-- TrevorLDavis 2020-02-03 19:56 UTC

I agree that the distinction between extra bits and bits that stand on their own can be fuzzy. I guess a good reason to list them separately would be if you can play games with those bits alone without a piecepack. (To my knowledge, only the Mystique Deck falls under that category, at least when only considering published games.)

The headings get less accurate.

The other thing that might be worth mentioning on the page is that most of the "expansions" are just a concept. Half of them are not used in any (published) game, some are used in exactly 1 game and only the pyramids and saucers are used in at least a handful of games.

-- selfthinker 2020-02-04 23:12 UTC

> "Extra four-suited piecepack decks" would not include all the piecepacks with alternative suits that have more suits... "Many-suited packs" is a very vague term."

I agree "Many-suited packs" is vague. In my head I was lumping all the 5+ suited piecepacks in this grouping including the six-suited SixPack, the eight-suited DualPiecepacks, the twelve-suited HoardPack, and the arguably eight-suited StackPack (which could be classified in other ways as well). Other than the defunct Icepack Games piecepacks (I think the Zodiac piecepack was also by them?) none of these seem to have been commercially sold separately and perhaps other than the SixPack have had few published games explicitly targeting them.

> The word "tokens" confuses me in "additional game tokens". I would expect other things like counters and pawns when I read that term.

I agree "tokens" includes things like counters and pawns. Need a word that includes "saucers", "pyramids", "cards", and maybe "stones". To me "bit" also works as reasonably well.

> I guess a good reason to list them separately would be if you can play games with those bits alone without a piecepack.

The HexPack has Rummy Runners. You can adapt Mate and Euchre to play with PiecepackDiceCards (version two allows even more games to be adapted like Pinochle). Several Looney Pyramids games can be adapted to be played with PiecepackPyramids. I don't think there have been any published games though specifically targeting either of the latter two though by themselves and I think they were originally designed to primarily be used in conjunction with the piecepack. I think the HexPack was intended to be a somewhat independent (but still related) game system by the designer but not much has happened with it. The main reason to have separate categories would be mainly to massage designers feelings who may not be happy theirs was classified as a "mere" accessory. Could possibly throw in the StackPack in here as well (if you'd prefer to classify it as an accessory/game system but where the extra bits are a differently sized piecepack).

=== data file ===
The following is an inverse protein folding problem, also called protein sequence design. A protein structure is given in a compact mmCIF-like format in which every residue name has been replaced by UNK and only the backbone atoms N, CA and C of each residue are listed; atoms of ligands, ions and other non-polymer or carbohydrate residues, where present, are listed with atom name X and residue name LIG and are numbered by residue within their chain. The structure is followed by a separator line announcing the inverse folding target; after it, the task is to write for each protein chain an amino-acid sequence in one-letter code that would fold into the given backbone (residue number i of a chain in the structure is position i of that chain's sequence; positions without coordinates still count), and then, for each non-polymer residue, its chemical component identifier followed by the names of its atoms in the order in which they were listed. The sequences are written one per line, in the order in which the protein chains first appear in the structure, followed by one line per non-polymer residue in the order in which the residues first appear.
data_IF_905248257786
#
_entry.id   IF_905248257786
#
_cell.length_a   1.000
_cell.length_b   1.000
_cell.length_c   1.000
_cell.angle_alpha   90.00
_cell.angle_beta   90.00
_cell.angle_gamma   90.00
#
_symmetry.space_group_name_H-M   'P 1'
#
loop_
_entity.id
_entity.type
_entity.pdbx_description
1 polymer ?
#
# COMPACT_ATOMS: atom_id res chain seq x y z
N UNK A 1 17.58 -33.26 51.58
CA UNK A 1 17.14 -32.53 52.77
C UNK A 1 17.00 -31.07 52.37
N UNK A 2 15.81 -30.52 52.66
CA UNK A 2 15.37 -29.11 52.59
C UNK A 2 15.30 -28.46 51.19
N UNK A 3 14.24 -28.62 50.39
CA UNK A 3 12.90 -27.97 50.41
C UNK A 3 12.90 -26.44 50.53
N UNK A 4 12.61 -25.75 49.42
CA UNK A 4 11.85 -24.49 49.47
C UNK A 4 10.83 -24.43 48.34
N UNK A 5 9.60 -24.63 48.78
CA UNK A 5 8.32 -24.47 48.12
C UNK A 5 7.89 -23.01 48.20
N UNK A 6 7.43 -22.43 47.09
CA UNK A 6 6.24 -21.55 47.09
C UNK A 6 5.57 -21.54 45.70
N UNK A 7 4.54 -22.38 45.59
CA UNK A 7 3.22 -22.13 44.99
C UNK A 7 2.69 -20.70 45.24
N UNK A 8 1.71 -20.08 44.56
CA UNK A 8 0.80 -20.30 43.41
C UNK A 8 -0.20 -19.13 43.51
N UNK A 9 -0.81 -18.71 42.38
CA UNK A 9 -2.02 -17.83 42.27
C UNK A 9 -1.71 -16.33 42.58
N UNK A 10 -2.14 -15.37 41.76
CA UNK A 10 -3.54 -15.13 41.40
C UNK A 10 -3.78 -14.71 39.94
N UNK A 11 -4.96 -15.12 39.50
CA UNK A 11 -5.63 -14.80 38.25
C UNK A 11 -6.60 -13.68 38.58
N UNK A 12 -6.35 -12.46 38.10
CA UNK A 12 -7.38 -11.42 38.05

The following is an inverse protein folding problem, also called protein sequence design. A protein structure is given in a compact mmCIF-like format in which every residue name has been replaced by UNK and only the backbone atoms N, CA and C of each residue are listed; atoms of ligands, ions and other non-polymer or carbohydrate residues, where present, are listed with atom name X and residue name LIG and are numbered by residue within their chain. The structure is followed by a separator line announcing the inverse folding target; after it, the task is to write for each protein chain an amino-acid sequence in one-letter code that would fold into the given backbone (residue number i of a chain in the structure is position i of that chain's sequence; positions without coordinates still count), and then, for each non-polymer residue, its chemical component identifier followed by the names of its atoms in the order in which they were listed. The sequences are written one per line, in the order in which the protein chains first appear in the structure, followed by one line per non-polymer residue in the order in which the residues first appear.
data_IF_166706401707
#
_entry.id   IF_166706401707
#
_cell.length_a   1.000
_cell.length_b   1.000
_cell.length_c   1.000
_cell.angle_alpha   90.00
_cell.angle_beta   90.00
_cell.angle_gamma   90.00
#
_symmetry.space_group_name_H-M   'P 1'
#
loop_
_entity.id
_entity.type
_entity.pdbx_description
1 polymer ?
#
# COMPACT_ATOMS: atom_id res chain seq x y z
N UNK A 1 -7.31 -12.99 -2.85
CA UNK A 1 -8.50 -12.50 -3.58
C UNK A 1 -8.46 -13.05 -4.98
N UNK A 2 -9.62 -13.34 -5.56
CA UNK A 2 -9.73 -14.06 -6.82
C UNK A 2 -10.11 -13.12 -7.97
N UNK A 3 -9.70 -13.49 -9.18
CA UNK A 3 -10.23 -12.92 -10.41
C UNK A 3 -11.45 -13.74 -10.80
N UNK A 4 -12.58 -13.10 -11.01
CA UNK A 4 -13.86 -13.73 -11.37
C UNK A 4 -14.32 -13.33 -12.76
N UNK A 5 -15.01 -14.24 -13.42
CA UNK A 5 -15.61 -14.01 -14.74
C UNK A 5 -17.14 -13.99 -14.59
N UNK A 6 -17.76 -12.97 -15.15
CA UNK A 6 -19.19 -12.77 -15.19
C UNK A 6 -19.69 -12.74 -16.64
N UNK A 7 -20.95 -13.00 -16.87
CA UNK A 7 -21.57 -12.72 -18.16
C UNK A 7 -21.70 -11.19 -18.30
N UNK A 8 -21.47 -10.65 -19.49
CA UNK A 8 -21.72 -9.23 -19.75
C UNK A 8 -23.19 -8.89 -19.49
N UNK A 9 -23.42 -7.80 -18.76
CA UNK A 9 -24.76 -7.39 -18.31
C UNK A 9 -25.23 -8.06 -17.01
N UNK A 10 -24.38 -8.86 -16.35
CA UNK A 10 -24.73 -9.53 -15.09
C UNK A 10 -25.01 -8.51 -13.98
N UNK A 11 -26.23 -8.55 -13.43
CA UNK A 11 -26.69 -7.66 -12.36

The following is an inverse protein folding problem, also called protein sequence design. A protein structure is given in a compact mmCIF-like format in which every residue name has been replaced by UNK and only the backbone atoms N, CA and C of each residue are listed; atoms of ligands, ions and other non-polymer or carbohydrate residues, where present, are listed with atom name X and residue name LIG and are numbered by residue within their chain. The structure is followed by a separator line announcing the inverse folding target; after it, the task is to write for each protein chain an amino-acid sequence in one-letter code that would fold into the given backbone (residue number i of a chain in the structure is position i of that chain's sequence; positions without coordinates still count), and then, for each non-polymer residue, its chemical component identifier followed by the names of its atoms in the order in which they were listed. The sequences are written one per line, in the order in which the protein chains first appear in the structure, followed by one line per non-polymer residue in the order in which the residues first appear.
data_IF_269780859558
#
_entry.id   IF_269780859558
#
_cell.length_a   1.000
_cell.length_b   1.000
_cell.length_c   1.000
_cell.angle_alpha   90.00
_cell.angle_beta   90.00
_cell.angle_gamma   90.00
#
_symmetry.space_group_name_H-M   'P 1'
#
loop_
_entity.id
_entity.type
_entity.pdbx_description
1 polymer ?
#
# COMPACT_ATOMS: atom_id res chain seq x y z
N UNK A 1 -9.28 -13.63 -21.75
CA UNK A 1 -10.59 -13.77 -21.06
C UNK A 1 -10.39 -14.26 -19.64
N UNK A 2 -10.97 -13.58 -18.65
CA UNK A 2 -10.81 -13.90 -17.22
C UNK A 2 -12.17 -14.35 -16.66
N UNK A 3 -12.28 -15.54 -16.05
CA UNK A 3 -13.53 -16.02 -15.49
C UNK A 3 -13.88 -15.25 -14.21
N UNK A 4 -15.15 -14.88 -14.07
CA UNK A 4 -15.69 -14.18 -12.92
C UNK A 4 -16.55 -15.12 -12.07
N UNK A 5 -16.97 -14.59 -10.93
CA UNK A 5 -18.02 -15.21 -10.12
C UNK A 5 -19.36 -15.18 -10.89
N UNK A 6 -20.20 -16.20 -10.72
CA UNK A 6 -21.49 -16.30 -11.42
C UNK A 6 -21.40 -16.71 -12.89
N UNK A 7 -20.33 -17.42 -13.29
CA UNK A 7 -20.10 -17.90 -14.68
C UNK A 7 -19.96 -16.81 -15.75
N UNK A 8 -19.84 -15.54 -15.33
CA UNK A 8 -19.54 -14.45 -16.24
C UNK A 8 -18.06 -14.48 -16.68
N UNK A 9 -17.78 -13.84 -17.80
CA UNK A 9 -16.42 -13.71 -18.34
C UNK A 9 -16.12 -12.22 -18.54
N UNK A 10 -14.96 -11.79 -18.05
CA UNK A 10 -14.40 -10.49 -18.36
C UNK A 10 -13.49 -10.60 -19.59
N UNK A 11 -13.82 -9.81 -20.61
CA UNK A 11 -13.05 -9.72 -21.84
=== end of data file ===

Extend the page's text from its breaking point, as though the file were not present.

As I said the number of total articles is sufficiently small I don't think it matters too much which way you classify things and there probably isn't a uniquely best way of classifying things.

-- TrevorLDavis 2020-02-05 05:57 UTC

Ah, I misunderstood. I thought your headings were supposed to be the equivalent of mine just rephrased. I didn't realise you were thinking of categorising the games a bit differently.

I agree that there is probably enough of a difference between "a piecepack with other (4) suits" and "a piecepack with more suits (or more ranks)". I guess "a piecepack with changed parameters" would be more accurate to then also include the minipack, more ranks, etc. But that term isn't very user-friendly. And it gets fuzzy again because the SixPack could be either in "combination of piecepacks" or "a piecepack with more suits".

I'm surprised you consider the DualPiecepacks eight-suited. They certainly can be eight-suited but they don't have to be. You could combine two "normal" piecepacks, both with the same 4 suits, and would get DualPiecepacks. You could, for example, combine the Workman edition and one of the Blue Panther editions. (Although one crown suit is yellow and the other is green, but you get the point.) It wouldn't look as aesthetically pleasing as a set which was made to work together, but it would work.

I wonder if all of those could simply be categorised as "alternative piecepacks". Sub-categories could be "piecepacks that don't change gameplay" (i.e. they just have different suits and/or colours, but I would count the minipack among them) and "piecepacks that change gameplay" (i.e. they change the structure of a piecepack, like adding more suits or ranks).

Other than the defunct Icepack Games piecepacks (I think the Zodiac piecepack was also by them?) none of these seem to have been commercially sold separately

Blue Panther also offered the Zodiac piecepack commercially, see

I agree "tokens" includes things like counters and pawns. Need a word that includes "saucers", "pyramids", "cards", and maybe "stones". To me "bit" also works as reasonably well.